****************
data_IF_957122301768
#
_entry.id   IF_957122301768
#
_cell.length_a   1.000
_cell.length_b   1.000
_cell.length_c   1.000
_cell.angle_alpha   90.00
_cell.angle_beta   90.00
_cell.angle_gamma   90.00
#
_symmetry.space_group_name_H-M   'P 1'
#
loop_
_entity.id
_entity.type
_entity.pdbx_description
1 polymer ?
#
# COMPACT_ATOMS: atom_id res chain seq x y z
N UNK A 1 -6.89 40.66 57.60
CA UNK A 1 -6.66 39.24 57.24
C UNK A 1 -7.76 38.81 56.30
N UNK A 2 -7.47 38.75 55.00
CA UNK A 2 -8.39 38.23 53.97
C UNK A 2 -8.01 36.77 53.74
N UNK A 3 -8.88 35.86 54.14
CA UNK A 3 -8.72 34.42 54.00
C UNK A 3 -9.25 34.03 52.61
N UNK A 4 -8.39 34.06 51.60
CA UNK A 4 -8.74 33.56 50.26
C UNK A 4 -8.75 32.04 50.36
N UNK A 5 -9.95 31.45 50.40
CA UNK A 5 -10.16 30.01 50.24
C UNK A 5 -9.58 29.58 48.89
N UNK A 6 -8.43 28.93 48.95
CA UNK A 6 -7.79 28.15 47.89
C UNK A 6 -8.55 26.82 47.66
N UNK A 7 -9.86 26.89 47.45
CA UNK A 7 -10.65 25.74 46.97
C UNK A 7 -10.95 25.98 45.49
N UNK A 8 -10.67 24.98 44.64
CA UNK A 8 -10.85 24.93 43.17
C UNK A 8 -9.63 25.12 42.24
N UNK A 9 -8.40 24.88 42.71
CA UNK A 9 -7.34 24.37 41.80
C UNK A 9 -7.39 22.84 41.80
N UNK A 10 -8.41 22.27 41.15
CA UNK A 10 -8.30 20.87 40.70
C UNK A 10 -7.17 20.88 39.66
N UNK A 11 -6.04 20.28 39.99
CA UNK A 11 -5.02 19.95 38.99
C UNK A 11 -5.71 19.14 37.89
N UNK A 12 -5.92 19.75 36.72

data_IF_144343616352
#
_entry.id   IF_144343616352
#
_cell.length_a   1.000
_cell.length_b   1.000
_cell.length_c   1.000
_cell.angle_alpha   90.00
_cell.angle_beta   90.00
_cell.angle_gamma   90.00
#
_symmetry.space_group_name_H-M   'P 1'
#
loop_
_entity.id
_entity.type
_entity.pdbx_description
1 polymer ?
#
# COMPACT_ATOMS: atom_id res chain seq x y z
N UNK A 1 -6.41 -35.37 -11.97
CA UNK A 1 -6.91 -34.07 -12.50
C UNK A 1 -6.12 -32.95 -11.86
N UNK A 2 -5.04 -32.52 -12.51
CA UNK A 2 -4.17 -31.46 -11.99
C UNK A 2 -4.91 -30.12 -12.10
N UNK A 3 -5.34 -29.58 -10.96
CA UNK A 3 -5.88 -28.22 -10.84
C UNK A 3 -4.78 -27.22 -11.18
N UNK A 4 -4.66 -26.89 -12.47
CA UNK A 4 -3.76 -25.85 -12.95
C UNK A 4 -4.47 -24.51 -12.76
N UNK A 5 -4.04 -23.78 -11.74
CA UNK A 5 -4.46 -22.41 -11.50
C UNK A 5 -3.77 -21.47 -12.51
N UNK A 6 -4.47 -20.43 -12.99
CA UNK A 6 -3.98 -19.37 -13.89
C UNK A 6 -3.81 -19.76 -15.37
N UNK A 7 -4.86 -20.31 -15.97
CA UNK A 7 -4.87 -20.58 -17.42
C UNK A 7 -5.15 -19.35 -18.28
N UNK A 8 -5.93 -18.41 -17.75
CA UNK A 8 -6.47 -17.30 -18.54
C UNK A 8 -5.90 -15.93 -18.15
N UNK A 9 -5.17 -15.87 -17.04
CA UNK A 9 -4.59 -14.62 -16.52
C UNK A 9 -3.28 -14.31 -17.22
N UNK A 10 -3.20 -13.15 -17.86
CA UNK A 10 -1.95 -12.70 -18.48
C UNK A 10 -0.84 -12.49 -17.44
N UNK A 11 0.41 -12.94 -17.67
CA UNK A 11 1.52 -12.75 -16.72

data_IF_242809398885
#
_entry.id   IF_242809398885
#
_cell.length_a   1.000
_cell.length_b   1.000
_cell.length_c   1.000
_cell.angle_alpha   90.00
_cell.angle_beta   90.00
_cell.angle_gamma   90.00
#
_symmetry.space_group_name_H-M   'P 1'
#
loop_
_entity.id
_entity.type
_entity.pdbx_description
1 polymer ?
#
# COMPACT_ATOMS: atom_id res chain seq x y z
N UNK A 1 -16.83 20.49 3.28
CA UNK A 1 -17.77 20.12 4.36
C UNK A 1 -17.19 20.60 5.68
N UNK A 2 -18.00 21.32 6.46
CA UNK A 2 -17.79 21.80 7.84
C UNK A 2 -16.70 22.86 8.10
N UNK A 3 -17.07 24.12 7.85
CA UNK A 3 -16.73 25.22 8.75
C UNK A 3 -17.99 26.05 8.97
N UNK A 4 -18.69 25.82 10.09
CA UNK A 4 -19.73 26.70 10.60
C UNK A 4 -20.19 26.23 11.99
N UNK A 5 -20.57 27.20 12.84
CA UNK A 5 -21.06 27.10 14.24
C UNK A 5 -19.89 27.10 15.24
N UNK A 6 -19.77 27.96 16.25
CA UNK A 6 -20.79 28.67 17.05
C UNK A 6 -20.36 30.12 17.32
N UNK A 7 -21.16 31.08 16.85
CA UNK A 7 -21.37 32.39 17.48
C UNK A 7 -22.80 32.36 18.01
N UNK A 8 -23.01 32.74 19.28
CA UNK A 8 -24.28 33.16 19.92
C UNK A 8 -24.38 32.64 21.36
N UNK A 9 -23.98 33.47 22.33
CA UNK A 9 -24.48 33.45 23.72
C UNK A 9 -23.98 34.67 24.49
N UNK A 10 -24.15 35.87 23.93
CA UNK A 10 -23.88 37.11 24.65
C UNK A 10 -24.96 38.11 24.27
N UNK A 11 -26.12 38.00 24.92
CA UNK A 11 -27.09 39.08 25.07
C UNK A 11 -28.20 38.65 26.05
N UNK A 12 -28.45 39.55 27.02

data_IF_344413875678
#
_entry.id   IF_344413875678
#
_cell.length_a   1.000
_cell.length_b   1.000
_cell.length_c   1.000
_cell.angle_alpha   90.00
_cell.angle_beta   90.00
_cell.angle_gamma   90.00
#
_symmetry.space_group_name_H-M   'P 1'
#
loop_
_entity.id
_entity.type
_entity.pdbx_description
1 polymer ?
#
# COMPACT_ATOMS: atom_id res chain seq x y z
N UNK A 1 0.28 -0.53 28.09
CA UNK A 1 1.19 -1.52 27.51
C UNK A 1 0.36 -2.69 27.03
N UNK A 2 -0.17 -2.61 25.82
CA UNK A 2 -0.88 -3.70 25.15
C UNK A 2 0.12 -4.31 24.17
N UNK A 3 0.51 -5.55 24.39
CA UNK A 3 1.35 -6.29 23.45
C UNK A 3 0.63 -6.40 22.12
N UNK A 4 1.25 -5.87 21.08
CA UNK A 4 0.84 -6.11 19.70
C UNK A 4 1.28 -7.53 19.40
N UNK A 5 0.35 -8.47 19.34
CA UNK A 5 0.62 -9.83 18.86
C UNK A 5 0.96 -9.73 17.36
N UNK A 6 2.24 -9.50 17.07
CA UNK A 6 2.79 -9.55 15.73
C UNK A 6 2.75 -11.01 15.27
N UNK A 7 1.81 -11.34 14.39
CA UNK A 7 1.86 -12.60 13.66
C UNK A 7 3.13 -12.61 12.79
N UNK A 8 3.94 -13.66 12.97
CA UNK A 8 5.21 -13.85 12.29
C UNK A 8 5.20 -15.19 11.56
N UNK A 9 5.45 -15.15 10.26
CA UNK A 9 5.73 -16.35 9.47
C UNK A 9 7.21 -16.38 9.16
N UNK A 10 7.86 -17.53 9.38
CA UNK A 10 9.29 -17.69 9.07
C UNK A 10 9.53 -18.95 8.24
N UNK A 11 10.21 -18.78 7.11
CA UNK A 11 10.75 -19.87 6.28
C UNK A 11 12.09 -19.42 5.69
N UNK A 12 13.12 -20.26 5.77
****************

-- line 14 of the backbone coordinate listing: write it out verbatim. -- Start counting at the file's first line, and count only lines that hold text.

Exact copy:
loop_